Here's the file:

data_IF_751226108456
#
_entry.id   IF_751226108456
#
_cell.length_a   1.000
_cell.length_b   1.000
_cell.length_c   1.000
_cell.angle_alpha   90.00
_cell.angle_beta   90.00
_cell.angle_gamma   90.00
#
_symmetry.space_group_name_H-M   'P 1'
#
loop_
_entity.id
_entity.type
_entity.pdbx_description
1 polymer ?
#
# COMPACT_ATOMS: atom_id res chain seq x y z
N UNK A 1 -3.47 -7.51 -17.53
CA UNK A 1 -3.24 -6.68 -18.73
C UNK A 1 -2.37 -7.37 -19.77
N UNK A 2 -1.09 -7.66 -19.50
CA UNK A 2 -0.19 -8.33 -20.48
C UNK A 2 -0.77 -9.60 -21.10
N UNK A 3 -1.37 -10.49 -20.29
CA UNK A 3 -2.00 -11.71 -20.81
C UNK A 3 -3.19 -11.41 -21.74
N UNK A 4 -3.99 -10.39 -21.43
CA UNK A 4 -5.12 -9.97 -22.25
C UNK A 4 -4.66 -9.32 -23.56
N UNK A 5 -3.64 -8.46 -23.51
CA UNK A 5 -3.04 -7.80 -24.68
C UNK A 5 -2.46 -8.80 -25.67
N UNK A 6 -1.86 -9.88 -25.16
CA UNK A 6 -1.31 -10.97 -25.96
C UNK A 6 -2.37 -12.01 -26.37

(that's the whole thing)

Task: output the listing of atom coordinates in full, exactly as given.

data_IF_751226108456
#
_entry.id   IF_751226108456
#
_cell.length_a   1.000
_cell.length_b   1.000
_cell.length_c   1.000
_cell.angle_alpha   90.00
_cell.angle_beta   90.00
_cell.angle_gamma   90.00
#
_symmetry.space_group_name_H-M   'P 1'
#
loop_
_entity.id
_entity.type
_entity.pdbx_description
1 polymer ?
#
# COMPACT_ATOMS: atom_id res chain seq x y z
N UNK A 1 -3.47 -7.51 -17.53
CA UNK A 1 -3.24 -6.68 -18.73
C UNK A 1 -2.37 -7.37 -19.77
N UNK A 2 -1.09 -7.66 -19.50
CA UNK A 2 -0.19 -8.33 -20.48
C UNK A 2 -0.77 -9.60 -21.10
N UNK A 3 -1.37 -10.49 -20.29
CA UNK A 3 -2.00 -11.71 -20.81
C UNK A 3 -3.19 -11.41 -21.74
N UNK A 4 -3.99 -10.39 -21.43
CA UNK A 4 -5.12 -9.97 -22.25
C UNK A 4 -4.66 -9.32 -23.56
N UNK A 5 -3.64 -8.46 -23.51
CA UNK A 5 -3.04 -7.80 -24.68
C UNK A 5 -2.46 -8.80 -25.67
N UNK A 6 -1.86 -9.88 -25.16
CA UNK A 6 -1.31 -10.97 -25.96
C UNK A 6 -2.37 -12.01 -26.37